The Elements of Journalism: What Newspeople Should Know and the Public Should Expect
The Book That Every Citizen and Journalist Should Read
“What this book does better than any single book on media history, ethics, or practice is
weave . . . [together] why media audiences have fled and why new technology and megacorporate ownership are putting good journalism at risk.” —Rasmi Simhan, Boston Globe
“Kovach and Rosenstiel’s essays on each [element] are concise gems, filled with insights worthy of becoming axiomatic. . . . The book should become essential reading for journalism professionals and students and for the citizens they aim to serve.” —Carl Sessions Stepp, American Journalism Review
“If you think journalists have no idea what you want . . . here is a book that agrees with you. Better—it has solutions. The Elements of Journalism is written for journalists, but any citizen who wonders why the news seems trivial or uninspiring should read it.” —Marta Salij, Detroit Free Press
The elements of journalism are:
* Journalism’s first obligation is to the truth.
* Its first loyalty is to citizens.
* Its essence is a discipline of verification.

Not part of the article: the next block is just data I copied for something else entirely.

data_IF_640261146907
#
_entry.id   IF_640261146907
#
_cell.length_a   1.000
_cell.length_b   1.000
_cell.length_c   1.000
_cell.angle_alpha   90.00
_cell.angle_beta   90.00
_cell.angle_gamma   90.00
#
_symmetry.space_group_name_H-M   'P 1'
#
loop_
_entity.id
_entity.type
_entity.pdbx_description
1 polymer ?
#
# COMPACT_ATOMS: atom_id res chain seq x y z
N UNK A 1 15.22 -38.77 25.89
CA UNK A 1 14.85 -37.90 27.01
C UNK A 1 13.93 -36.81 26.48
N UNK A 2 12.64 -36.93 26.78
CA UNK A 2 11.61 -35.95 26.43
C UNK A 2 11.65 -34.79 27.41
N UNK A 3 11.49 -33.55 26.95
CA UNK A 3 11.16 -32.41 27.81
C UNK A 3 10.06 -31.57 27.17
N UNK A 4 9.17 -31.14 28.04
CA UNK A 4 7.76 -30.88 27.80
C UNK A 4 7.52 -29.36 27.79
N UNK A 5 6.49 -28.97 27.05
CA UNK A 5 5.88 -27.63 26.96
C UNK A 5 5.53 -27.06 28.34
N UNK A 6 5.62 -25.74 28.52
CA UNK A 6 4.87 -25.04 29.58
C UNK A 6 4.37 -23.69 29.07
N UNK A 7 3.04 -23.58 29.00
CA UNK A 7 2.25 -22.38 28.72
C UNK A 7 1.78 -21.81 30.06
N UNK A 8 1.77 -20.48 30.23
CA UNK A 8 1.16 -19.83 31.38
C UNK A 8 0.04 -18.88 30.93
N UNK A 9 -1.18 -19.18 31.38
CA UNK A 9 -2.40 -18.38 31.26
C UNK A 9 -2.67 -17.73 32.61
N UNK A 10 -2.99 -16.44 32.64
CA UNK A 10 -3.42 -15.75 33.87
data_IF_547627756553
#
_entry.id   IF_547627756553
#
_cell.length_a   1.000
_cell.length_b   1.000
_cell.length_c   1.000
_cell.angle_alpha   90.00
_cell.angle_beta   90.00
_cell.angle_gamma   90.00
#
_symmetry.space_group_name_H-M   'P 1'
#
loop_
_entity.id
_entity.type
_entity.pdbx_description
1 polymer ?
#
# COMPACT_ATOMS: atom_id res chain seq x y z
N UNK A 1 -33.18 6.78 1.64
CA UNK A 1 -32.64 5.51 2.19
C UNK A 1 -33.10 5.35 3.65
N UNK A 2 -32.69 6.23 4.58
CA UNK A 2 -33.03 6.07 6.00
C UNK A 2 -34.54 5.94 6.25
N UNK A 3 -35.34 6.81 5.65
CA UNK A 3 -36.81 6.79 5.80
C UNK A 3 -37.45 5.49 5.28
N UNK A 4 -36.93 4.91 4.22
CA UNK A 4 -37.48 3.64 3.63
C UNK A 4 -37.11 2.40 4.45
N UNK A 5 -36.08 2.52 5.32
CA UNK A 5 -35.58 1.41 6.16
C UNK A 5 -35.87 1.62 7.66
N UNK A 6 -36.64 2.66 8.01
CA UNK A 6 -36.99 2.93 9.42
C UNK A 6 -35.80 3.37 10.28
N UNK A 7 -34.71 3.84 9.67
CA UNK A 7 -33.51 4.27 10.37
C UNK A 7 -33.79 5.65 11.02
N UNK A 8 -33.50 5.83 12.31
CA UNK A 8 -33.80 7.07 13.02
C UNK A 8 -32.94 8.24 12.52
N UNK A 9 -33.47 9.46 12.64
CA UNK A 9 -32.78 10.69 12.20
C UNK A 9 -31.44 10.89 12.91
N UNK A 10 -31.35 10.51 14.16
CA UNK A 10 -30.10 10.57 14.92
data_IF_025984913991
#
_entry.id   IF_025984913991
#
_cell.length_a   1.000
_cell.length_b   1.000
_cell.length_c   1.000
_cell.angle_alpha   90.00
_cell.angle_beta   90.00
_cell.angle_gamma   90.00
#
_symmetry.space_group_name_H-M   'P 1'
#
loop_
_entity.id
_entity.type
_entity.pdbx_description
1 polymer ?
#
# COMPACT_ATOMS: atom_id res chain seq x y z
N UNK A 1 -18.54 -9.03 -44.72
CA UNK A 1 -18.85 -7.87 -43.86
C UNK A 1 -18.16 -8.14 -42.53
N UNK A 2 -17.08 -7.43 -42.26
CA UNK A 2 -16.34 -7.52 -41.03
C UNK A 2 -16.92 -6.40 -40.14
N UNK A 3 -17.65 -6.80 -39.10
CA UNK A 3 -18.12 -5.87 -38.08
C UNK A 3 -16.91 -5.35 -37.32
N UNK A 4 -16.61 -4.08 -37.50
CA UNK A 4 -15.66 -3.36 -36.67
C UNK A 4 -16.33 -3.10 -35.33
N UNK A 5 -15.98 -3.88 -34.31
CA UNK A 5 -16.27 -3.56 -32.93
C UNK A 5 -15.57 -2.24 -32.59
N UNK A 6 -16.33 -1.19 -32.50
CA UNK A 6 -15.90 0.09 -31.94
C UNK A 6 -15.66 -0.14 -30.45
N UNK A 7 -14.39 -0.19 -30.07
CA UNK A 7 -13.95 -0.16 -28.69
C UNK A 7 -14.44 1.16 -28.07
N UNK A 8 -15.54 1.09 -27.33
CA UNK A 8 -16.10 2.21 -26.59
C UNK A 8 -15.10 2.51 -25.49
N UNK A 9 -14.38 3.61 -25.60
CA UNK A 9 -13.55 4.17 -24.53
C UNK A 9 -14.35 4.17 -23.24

* Its practitioners must maintain an independence from those they cover.
* It must serve as an independent monitor of power.
* It must provide a forum for public criticism and compromise.
* It must strive to make the significant interesting and relevant.
* It must keep the news comprehensive and proportional.
* Its practitioners must be allowed to exercise their personal conscience.
What people are saying - Write a review
Review: The Elements of Journalism: What Newspeople Should Know and The Public Should ExpectUser Review - Ryan - Goodreads
This book gets very mixed reviews. I rate it 5 stars because of the simple definition it gives of journalism: "journalism is a discipline of verification." This concept, concise and straightforward ... Read full review
Review: The Elements of Journalism: What Newspeople Should Know and The Public Should ExpectUser Review - Lisa Rau - Goodreads
Really more for those entrenched in journalism and public service rather than the everyday consumer, but a compelling and thorough review of the basic building blocks of "good journalism." However ... Read full review